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The maritime Silk Road was a conduit for trade and cultural exchange between China's south-eastern coastal areas and foreign countries. There were two major routes: the East China Sea Silk Route and the South China Sea Silk Route .
Starting from Quanzhou Fujian Province, the maritime Silk Road was the earliest voyage route that was formed in the Qin and Han dynasties, developed from the Three Kingdoms Period to the Sui Dynasty, flourished in the Tang and Song dynasties, and fell into decline in the Ming and Qing dynasties.
Through the maritime Silk Road, silks, china, tea, and brass and iron were the four main categories exported to foreign countries; while spices, flowers and plants, and rare treasures for the court were brought to China. Therefore, the maritime Silk Road was also known as "the maritime China road "or "the maritime spices road".
The East China Sea Silk Route mainly went to Japan and Korea. It dates back to the Zhou Dynasty (1112 BC) when the government sent some Chinese people to Korea to teach its people farming and sericulture, departing from the port of Bohai Bay, Shandong Peninsula.
From that time, the skills and techniques of raising silkworms, silk reeling and weaving were introduced into Korea slowly via the Yellow Sea.
When Emperor Qin Shi Huang united China (221 BC), many people from the States of Qi, Yan and Zhao fled to Korea and took with them silkworms and raising technology, which sped up the development of silk spinning in Korea.
During the Sui and Tang dynasties, Japanese envoys and monks travelled to China frequently. They brought back the blue damask silks that they got in Taizhou, Zhejiang Province, which served as samples. Since the Tang Dynasty, silk products from Jiangsu and Zhejiang provinces were directly transported to Japan by sea, and the silk products formally became the commodities.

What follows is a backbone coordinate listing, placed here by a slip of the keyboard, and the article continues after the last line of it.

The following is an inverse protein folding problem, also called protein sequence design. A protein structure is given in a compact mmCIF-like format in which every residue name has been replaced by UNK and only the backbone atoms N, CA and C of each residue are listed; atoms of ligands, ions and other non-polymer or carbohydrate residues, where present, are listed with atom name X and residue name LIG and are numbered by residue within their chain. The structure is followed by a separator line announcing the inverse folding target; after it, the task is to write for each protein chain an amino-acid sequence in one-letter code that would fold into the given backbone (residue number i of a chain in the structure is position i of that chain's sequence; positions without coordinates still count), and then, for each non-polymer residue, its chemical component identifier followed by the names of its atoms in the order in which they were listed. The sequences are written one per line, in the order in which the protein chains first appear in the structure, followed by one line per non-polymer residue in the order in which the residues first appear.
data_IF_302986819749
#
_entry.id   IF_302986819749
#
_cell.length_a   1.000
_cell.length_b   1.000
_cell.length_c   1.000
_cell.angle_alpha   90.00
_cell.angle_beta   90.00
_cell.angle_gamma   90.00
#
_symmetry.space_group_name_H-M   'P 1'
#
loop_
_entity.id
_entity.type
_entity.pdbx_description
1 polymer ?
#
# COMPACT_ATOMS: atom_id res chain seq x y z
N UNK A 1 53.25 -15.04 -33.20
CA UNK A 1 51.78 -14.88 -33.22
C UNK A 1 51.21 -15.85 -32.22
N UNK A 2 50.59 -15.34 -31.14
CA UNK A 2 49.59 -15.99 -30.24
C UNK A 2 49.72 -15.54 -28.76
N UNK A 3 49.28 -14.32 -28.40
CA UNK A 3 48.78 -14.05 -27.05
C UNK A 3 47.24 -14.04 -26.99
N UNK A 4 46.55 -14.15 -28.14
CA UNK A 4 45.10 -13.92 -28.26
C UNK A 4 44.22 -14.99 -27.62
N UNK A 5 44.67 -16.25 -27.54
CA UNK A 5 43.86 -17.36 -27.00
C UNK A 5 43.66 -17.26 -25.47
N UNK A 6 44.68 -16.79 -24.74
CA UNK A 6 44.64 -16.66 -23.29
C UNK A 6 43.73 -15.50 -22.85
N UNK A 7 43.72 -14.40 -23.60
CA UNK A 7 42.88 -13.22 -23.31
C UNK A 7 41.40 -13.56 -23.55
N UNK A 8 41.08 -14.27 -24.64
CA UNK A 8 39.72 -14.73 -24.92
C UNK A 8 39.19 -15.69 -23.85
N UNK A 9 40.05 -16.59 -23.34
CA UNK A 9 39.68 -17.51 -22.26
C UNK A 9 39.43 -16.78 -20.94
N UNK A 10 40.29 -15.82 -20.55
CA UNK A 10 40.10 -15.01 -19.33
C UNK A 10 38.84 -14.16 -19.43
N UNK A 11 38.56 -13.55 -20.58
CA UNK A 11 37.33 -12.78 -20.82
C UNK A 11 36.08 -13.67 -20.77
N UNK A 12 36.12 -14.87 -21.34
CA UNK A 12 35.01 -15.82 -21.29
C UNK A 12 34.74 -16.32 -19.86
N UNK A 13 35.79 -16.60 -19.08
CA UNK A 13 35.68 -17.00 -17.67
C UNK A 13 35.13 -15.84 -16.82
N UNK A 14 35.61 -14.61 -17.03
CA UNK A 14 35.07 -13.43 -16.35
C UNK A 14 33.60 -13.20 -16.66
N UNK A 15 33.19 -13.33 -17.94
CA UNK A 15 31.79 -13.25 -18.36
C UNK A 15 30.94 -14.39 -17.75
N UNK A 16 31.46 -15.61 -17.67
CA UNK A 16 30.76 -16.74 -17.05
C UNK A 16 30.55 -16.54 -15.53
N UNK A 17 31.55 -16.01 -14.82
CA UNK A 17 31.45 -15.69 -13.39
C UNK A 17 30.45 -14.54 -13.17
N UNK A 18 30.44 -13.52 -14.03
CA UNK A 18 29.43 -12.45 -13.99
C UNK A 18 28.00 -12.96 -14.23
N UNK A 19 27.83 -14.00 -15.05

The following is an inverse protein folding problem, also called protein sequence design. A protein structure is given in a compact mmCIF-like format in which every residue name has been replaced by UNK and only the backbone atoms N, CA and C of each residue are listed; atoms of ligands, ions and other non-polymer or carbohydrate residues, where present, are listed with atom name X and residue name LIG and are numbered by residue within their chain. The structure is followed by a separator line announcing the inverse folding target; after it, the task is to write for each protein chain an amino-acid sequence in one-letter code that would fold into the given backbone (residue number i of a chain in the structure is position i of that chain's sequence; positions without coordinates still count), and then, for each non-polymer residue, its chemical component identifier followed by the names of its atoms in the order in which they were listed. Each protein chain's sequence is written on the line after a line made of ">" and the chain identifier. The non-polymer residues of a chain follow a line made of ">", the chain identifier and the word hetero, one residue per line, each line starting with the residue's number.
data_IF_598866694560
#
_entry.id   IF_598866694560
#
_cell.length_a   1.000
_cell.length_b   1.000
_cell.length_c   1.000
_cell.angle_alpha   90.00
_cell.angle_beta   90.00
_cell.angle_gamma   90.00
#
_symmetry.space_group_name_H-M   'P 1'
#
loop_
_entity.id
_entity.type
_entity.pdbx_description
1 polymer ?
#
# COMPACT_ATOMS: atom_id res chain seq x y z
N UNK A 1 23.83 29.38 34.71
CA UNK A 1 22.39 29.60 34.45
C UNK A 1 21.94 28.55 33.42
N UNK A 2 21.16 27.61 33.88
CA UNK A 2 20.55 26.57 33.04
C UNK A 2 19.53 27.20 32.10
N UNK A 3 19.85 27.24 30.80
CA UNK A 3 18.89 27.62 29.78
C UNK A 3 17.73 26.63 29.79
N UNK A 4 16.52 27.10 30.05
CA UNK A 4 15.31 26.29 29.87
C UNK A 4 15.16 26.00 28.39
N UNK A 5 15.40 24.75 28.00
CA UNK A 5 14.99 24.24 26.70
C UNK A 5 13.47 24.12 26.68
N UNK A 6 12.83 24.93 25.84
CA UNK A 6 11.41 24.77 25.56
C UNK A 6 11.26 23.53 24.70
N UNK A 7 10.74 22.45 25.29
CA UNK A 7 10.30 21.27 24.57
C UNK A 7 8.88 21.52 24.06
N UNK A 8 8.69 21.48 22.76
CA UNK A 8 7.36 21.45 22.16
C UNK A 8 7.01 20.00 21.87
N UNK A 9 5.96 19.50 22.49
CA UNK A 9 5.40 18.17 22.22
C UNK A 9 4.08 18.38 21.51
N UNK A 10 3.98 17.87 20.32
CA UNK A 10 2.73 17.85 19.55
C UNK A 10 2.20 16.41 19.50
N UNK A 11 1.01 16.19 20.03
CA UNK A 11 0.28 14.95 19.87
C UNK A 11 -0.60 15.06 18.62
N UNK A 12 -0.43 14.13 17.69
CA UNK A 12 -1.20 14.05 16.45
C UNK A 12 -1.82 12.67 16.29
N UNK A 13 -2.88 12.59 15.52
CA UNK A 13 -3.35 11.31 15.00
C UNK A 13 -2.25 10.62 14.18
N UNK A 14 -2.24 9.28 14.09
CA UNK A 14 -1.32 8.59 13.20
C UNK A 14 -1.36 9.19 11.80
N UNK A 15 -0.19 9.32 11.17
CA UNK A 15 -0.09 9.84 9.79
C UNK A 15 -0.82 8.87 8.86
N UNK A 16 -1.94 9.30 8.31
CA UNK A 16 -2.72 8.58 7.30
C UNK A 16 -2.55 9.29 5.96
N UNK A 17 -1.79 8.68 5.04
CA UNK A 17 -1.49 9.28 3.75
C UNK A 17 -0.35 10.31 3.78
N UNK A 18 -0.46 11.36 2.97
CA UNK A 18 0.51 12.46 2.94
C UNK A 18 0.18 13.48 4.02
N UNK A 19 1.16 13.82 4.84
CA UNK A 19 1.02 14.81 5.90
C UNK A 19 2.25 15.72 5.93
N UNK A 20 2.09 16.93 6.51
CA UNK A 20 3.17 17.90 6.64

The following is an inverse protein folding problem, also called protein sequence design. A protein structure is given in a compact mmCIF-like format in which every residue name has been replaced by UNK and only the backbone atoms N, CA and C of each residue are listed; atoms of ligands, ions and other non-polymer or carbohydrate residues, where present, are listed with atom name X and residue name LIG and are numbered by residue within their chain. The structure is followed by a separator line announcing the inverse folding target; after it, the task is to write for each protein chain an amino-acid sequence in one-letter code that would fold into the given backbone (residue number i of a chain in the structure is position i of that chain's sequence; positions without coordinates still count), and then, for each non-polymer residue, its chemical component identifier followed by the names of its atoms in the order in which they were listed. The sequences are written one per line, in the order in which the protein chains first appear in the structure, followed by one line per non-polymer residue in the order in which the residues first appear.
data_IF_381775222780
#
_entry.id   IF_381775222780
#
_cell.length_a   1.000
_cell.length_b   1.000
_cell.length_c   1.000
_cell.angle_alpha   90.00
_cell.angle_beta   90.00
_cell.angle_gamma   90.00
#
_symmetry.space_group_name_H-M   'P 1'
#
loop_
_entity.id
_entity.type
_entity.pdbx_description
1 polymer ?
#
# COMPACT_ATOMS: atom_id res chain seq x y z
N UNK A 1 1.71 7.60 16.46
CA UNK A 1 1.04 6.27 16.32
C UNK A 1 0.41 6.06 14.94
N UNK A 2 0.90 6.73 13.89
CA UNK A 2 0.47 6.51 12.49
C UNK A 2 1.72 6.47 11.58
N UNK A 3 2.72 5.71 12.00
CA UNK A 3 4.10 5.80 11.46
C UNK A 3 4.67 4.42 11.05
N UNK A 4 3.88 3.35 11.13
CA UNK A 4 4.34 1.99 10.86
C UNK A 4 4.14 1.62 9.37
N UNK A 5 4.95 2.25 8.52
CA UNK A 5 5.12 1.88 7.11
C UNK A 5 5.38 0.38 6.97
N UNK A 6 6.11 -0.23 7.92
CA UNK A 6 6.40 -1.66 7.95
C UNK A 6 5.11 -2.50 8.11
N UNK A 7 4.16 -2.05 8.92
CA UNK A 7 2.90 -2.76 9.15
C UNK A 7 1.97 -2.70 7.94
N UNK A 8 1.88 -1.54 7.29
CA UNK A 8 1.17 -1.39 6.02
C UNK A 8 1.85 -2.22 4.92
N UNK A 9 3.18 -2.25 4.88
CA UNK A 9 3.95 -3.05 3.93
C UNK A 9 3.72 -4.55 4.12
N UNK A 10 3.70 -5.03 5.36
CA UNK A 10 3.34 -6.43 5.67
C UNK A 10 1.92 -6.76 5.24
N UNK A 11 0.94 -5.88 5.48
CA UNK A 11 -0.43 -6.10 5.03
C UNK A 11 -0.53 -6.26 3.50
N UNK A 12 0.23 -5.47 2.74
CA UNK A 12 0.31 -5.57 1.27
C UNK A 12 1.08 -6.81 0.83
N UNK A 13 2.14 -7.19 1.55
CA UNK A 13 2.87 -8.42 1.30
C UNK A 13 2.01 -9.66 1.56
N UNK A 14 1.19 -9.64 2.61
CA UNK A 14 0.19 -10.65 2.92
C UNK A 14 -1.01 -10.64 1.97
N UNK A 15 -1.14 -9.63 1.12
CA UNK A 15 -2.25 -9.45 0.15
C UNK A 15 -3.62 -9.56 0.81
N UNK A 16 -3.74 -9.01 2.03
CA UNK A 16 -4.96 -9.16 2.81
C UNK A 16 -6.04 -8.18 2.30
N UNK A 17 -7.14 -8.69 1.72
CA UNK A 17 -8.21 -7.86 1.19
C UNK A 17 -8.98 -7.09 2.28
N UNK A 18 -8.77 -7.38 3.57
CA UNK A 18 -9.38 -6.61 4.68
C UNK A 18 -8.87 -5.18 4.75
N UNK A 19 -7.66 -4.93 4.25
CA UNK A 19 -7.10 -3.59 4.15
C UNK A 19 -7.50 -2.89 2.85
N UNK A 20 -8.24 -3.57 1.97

In the Song Dynasty, lots of silk products were exported to Japan. In the Yuan Dynasty, the government set up Shi Bo Si (市舶司) in many ports, such as Ningbo, Quanzhou, Guangzhou, Shanghai, Ganpu (澉浦), Wenzhou, and Hangzhou, in order to export the silk products to Japan.
Shi Bo Si's Oceangoing and Marketing Department, was set up in each port to administrate foreign economy-related affairs by sea during the dynasties of Tang, Song and Yuan, and the early part of the Ming Dynasty.
The maritime Silk Road fell into decline because of the Haijin policy of the Qing Dynasty. The Haijin policy (海禁) was a ban on maritime activities imposed during the Ming and Qing dynasties.
The South China Sea Silk Route was an important conduit for China's exchanges with the outside world. The South China Sea Silk Route got its name for being centered around the South China Sea, and its starting points at that time were mainly in Guangzhou, Quanzhou and Ningbo.
Like the East China Sea Silk Route, it was first used in the Qin and Han dynasties, increased its popularity from the Three Kingdoms Period to the Sui Dynasty, flourished in the Tang and Song dynasties, and began to wane in the Ming and Qing dynasties.